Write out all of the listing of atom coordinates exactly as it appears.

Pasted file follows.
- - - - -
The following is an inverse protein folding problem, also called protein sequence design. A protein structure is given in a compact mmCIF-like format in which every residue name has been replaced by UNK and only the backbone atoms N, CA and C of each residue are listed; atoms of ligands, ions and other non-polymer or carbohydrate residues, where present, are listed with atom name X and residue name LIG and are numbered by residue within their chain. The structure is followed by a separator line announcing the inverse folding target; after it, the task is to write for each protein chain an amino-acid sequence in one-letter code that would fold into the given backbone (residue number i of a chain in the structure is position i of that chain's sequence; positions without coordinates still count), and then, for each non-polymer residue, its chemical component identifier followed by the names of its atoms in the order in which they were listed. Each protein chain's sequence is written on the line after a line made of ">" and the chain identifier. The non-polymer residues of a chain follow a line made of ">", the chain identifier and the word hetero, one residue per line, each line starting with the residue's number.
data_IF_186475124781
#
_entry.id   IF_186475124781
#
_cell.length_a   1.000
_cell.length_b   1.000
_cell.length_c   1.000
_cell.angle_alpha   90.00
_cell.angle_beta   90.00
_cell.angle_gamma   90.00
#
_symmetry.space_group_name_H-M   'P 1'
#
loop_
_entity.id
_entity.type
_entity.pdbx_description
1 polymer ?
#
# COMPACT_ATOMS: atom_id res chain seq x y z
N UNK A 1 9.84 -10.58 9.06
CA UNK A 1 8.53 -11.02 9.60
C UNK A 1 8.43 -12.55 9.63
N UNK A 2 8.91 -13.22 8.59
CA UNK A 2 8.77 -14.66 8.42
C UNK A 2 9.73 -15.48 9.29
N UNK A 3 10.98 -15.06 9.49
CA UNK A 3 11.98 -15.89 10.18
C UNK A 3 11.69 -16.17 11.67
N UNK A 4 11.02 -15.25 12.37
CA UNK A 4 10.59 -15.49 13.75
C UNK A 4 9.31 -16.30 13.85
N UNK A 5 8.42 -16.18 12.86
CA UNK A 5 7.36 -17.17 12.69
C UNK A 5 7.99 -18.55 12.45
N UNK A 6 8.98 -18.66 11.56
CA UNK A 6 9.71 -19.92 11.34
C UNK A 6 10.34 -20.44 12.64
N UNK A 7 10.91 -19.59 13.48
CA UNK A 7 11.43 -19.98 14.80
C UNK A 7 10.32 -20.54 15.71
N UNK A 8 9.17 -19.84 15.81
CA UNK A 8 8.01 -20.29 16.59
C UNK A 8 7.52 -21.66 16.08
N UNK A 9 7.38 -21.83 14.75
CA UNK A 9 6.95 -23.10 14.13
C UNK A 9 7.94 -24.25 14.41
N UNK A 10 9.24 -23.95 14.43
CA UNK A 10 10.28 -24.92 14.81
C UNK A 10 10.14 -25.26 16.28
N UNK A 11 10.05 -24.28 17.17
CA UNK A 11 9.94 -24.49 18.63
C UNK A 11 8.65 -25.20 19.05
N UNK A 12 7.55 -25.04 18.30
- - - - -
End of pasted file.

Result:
The following is an inverse protein folding problem, also called protein sequence design. A protein structure is given in a compact mmCIF-like format in which every residue name has been replaced by UNK and only the backbone atoms N, CA and C of each residue are listed; atoms of ligands, ions and other non-polymer or carbohydrate residues, where present, are listed with atom name X and residue name LIG and are numbered by residue within their chain. The structure is followed by a separator line announcing the inverse folding target; after it, the task is to write for each protein chain an amino-acid sequence in one-letter code that would fold into the given backbone (residue number i of a chain in the structure is position i of that chain's sequence; positions without coordinates still count), and then, for each non-polymer residue, its chemical component identifier followed by the names of its atoms in the order in which they were listed. Each protein chain's sequence is written on the line after a line made of ">" and the chain identifier. The non-polymer residues of a chain follow a line made of ">", the chain identifier and the word hetero, one residue per line, each line starting with the residue's number.
data_IF_186475124781
#
_entry.id   IF_186475124781
#
_cell.length_a   1.000
_cell.length_b   1.000
_cell.length_c   1.000
_cell.angle_alpha   90.00
_cell.angle_beta   90.00
_cell.angle_gamma   90.00
#
_symmetry.space_group_name_H-M   'P 1'
#
loop_
_entity.id
_entity.type
_entity.pdbx_description
1 polymer ?
#
# COMPACT_ATOMS: atom_id res chain seq x y z
N UNK A 1 9.84 -10.58 9.06
CA UNK A 1 8.53 -11.02 9.60
C UNK A 1 8.43 -12.55 9.63
N UNK A 2 8.91 -13.22 8.59
CA UNK A 2 8.77 -14.66 8.42
C UNK A 2 9.73 -15.48 9.29
N UNK A 3 10.98 -15.06 9.49
CA UNK A 3 11.98 -15.89 10.18
C UNK A 3 11.69 -16.17 11.67
N UNK A 4 11.02 -15.25 12.37
CA UNK A 4 10.59 -15.49 13.75
C UNK A 4 9.31 -16.30 13.85
N UNK A 5 8.42 -16.18 12.86
CA UNK A 5 7.36 -17.17 12.69
C UNK A 5 7.99 -18.55 12.45
N UNK A 6 8.98 -18.66 11.56
CA UNK A 6 9.71 -19.92 11.34
C UNK A 6 10.34 -20.44 12.64
N UNK A 7 10.91 -19.59 13.48
CA UNK A 7 11.43 -19.98 14.80
C UNK A 7 10.32 -20.54 15.71
N UNK A 8 9.17 -19.84 15.81
CA UNK A 8 8.01 -20.29 16.59
C UNK A 8 7.52 -21.66 16.08
N UNK A 9 7.38 -21.83 14.75
CA UNK A 9 6.95 -23.10 14.13
C UNK A 9 7.94 -24.25 14.41
N UNK A 10 9.24 -23.95 14.43
CA UNK A 10 10.28 -24.92 14.81
C UNK A 10 10.14 -25.26 16.28
N UNK A 11 10.05 -24.28 17.17
CA UNK A 11 9.94 -24.49 18.63
C UNK A 11 8.65 -25.20 19.05
N UNK A 12 7.55 -25.04 18.30